Dáil debates

Tuesday, 2 November 2021

Saincheisteanna Tráthúla - Topical Issue Debate

Departmental Licences

9:55 pm

Photo of Marian HarkinMarian Harkin (Sligo-Leitrim, Independent) | Oireachtas source

I want to raise the issue of what I believe is the Minister's intention to grant prospecting licences for base metals, gold and silver ores, in a significant number of townlands in Leitrim. The prospecting licences were initially given to Omagh Minerals but they expired in 2020 and new licences have been applied for by Flintridge, a new company. However, three of its four officers are former officers of Omagh Minerals.

The Minister's intention has come as a shock and a nasty surprise to the local community for a number of reasons. This community, including the farmers, tourism operators, fishermen, and across society in Leitrim and internationally, have campaigned vigorously to ensure that fracking would not be permitted.

They did so because they wanted to preserve their landscape, their clean air and water and public health. I am thankful that campaign was successful and I congratulate all those involved, including the former Deputy, Tony McLoughlin, who played an important role.

As I have said, many people are aghast at the idea that, after declaring a climate and biodiversity emergency in 2019, Ireland is considering issuing prospecting licences to the mining industry. During my last term in the European Parliament, some of the most important legislation we put through related to the establishment of the circular economy. This is now on the Statute Book and Ireland has committed to establishing a circular economy. Gold mining has no place within it. In the mining industry, a large number of harmful chemicals that can negatively impact air and water quality are used. These include mercury and cyanide. It is estimated that in order to produce enough raw gold to make a single ring, 20 tonnes of rock and soil are dislodged and discarded. Many people are concerned because they have heard first-hand reports from Omagh of the lived experience of gold mining and of the negative human, societal and environmental damage it has done.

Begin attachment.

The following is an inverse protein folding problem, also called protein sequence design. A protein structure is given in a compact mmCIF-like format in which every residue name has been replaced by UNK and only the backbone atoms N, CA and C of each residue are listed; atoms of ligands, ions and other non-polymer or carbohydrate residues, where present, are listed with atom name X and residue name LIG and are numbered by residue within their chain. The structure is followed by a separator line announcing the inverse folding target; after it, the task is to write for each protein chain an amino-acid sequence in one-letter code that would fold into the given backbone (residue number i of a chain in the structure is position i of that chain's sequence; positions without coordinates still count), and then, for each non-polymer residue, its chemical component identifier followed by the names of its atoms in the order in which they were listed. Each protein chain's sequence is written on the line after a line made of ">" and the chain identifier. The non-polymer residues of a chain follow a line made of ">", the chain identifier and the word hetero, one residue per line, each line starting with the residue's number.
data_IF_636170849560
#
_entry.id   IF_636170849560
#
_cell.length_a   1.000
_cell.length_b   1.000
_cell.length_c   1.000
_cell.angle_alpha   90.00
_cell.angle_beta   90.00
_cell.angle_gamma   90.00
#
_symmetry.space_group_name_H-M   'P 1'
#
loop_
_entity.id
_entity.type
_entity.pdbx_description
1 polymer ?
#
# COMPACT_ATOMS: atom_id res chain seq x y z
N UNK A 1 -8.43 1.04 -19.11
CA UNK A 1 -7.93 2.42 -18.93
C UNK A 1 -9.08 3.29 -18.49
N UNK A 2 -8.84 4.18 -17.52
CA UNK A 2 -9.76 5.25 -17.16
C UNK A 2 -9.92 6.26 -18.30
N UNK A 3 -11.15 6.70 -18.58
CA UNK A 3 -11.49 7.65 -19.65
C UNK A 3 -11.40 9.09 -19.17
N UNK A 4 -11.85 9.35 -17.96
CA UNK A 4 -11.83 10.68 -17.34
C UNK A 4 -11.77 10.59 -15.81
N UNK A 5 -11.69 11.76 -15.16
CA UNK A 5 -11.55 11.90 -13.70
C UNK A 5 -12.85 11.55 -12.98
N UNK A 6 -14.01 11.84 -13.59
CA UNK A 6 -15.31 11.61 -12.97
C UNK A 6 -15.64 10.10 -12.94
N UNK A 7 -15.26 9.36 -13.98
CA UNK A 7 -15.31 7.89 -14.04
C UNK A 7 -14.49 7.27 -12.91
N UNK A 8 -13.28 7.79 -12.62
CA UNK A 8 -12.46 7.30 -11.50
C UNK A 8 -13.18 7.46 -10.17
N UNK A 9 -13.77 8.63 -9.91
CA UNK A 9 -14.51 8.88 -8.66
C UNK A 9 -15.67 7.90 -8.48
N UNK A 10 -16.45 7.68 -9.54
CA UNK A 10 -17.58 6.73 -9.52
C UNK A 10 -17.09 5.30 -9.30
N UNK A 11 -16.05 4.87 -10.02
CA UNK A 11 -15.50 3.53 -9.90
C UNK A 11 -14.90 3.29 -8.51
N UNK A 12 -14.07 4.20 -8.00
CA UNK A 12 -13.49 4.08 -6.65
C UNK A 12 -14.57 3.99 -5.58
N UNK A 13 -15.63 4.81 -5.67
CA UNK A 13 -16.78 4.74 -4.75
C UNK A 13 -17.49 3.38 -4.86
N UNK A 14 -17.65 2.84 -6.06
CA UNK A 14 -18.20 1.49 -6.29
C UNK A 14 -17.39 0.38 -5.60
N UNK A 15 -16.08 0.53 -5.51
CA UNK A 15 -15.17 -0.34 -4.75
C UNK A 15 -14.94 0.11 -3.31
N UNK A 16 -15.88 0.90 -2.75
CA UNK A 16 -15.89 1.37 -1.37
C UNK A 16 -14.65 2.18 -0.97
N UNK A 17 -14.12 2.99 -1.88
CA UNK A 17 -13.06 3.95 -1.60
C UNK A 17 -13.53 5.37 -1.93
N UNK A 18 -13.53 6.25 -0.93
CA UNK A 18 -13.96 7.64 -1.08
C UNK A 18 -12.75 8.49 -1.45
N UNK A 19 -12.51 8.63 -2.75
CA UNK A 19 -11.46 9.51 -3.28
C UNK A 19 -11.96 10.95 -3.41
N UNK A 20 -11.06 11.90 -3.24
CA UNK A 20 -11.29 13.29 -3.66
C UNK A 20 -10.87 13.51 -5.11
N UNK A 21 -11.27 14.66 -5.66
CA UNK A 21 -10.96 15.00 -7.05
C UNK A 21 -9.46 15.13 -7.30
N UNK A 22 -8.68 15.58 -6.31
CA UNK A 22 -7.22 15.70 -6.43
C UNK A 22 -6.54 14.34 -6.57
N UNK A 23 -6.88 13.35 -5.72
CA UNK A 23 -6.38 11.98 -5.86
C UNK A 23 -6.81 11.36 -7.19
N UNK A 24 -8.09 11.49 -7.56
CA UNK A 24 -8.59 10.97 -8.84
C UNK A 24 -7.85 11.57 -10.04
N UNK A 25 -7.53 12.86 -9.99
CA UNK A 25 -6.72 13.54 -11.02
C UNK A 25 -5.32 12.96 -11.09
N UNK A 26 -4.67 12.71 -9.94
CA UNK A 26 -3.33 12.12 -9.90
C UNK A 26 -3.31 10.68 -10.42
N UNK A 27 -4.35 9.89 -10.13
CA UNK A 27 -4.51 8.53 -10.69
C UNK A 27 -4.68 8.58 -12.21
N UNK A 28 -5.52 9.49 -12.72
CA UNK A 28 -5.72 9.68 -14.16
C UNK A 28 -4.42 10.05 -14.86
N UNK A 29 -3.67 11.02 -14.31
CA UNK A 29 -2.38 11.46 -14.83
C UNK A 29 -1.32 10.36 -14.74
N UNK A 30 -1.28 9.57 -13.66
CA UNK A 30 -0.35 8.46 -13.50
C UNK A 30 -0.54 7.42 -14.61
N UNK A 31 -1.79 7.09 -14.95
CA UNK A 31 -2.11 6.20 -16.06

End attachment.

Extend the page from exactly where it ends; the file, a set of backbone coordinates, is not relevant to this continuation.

The GeoScience Regulation Office has told us that these are prospecting licences and not mining licences, and that they do not confer any right to mine. Let us look at the reality of that. Companies apply for prospecting licences based on geological information. If such a licence is given, the company involved may then invest money in prospecting and there is a significant expectation that it will apply for a mining licence. This is all the more likely because, last year, global production of gold fell by 1%. Companies are now looking at those deposits that are more difficult to extract.

I mentioned first-hand accounts from Omagh, where a mine has been in operation since the early 2000s. The area in question is significant. One site covers 71 square miles while another covers 96 square miles. There are various ponds, Kearney trenches, polishing ponds and processing plants all in a pristine environment. That is the picture painted by the people of Omagh. If the Minister ever visited the glens of north Leitrim, he would be horrified at the idea that this was even a possibility.

To suggest that prospecting licences are just that and no more is like saying that people who do a driving test and then invest in buying a car are simply doing so to see if they can pass the test. The truth is they are doing it so they can drive a car.


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